Sugar, Juice, and Artificial Sweeteners
Many people know that eliminating sugar is healthy but are unsure whether artificial sweeteners are a harmless substitute. While the only way to break a sweet-tooth or carb addiction is to remove the TASTE of sweet, you can make better choices when choosing to indulge in sweets. Research is increasingly showing that all sugars are not created equal: Fructose, rather than glucose, is the real concern for metabolic syndrome risk because it promotes fat accumulation in the liver. Avoid concentrated fructose sources whenever possible and keep the following information in mind:
Agave Nectar: Composed of 90% fructose and 10% glucose, this sweetener has a deceptively low Glycemic Index (GI is measured by blood GLUCOSE concentration). Agave is worse than High-Fructose Corn Syrup; always avoid this sweetener.
Sucrose (table sugar): Composed of 50% fructose, 50% glucose. Refined, raises blood sugar and insulin sharply.
High-Fructose Corn Syrup: Usually 55% fructose, 45% glucose. The commercials are right; your body cannot distinguish between this sweetener and other refined sugars. The problem lies in the quantity of HFCS used in processed foods and beverages. Unlike glucose, fructose does not elicit satiety signals and following fructose consumption, the body does not recognize calories were taken in. Therefore, calories consumed in later meals will remain the same.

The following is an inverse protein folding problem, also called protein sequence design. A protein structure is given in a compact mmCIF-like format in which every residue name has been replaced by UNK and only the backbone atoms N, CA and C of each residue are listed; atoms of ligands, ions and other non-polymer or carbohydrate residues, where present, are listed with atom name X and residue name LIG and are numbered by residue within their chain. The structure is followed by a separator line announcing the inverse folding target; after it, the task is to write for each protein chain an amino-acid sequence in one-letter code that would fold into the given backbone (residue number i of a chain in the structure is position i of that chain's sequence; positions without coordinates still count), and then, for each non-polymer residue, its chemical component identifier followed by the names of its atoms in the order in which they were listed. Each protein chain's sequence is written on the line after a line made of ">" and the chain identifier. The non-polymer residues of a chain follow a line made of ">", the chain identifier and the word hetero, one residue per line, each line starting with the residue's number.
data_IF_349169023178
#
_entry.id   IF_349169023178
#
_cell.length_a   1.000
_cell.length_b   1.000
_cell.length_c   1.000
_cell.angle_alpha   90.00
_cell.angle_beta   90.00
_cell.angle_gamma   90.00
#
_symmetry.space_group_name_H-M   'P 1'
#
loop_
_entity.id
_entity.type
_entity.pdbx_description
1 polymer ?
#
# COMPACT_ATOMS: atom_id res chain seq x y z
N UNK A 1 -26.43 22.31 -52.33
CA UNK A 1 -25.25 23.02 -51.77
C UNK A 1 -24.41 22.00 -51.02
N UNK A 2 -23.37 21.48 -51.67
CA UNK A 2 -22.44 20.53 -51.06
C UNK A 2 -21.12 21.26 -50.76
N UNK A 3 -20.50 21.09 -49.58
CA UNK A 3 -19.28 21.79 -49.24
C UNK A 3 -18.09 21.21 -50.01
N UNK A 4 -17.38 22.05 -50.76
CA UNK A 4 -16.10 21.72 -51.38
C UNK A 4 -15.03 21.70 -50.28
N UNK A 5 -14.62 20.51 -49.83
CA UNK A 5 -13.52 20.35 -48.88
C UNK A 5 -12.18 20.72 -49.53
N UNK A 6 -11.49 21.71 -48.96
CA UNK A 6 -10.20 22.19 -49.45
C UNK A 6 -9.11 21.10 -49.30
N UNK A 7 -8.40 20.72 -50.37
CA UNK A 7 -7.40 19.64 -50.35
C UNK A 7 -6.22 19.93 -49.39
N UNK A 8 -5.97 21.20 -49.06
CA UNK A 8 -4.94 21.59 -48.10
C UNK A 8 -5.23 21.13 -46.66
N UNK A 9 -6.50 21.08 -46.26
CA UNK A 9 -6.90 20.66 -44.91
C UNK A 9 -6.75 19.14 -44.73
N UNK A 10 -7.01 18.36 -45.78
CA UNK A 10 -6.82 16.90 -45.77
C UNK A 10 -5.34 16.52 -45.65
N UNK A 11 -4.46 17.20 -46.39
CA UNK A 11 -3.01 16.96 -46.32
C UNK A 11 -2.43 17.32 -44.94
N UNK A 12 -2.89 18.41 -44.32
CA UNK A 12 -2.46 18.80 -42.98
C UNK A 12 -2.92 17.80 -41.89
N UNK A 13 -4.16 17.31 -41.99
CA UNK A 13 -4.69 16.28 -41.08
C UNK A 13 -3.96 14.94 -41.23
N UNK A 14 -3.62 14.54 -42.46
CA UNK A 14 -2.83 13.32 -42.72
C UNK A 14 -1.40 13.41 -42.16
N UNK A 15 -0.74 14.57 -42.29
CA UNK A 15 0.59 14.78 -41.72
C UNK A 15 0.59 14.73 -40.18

Fruit Juice: Gram for gram, fruit juice is more detrimental to your health than soda due to the fructose content. Eat whole fruit rather than juice.
Honey: Tastes just as sweet as sugar but contains only 82 g carbs/100 g sample (vs. 100 g carb/100 g for sucrose) and it is unrefined. The composition varies based on where the honey comes from, but on average, honey is 17% water, 39% fructose, 31% glucose, 1 % sucrose, 9 % maltose and melicitose, and 3 % ash/other. Preliminary research suggests the fructose in honey is not as detrimental to the liver as fructose from HFCS or fruit juice.
Sugar substitutes: Stevia, aspartame, sucralose (Splenda), saccharin, etc. All these sweeteners are categorized by their sweetness factor, or how many times sweeter than sucrose they taste. Stevia, for instance, has a sweetness factor of 250x, therefore it can be labeled as non-caloric because only a small amount is needed to achieve flavor. Some people experience side-effects after consuming these sweeteners, such as headaches, nausea, etc. Effects of long-term exposure have not been studied for any of these products therefore it is best to use occasionally in small quantities.
Sugar alcohols: Sorbitol, xylitol, malitol. Similar taste and sweetness compared to sucrose with approximately half the calories. Metabolized slowly, may cause bloating and diarrhea.
If you’re using small quantities as a sweetener, honey or a sugar substitute/alcohol are your best options. If you occasionally cave to a soda craving, avoiding HFCS and going for the ‘diet’ variety is a better choice—as long as you drink it with something else that has calories. Be aware that non-caloric sugar substitutes still elicit an insulin response. The taste of sweetness is enough to trigger insulin release and, if you’re not consuming food along with it, hypoglycemia will occur followed by an increase in hunger.
by Jessica Kuzma MS,RD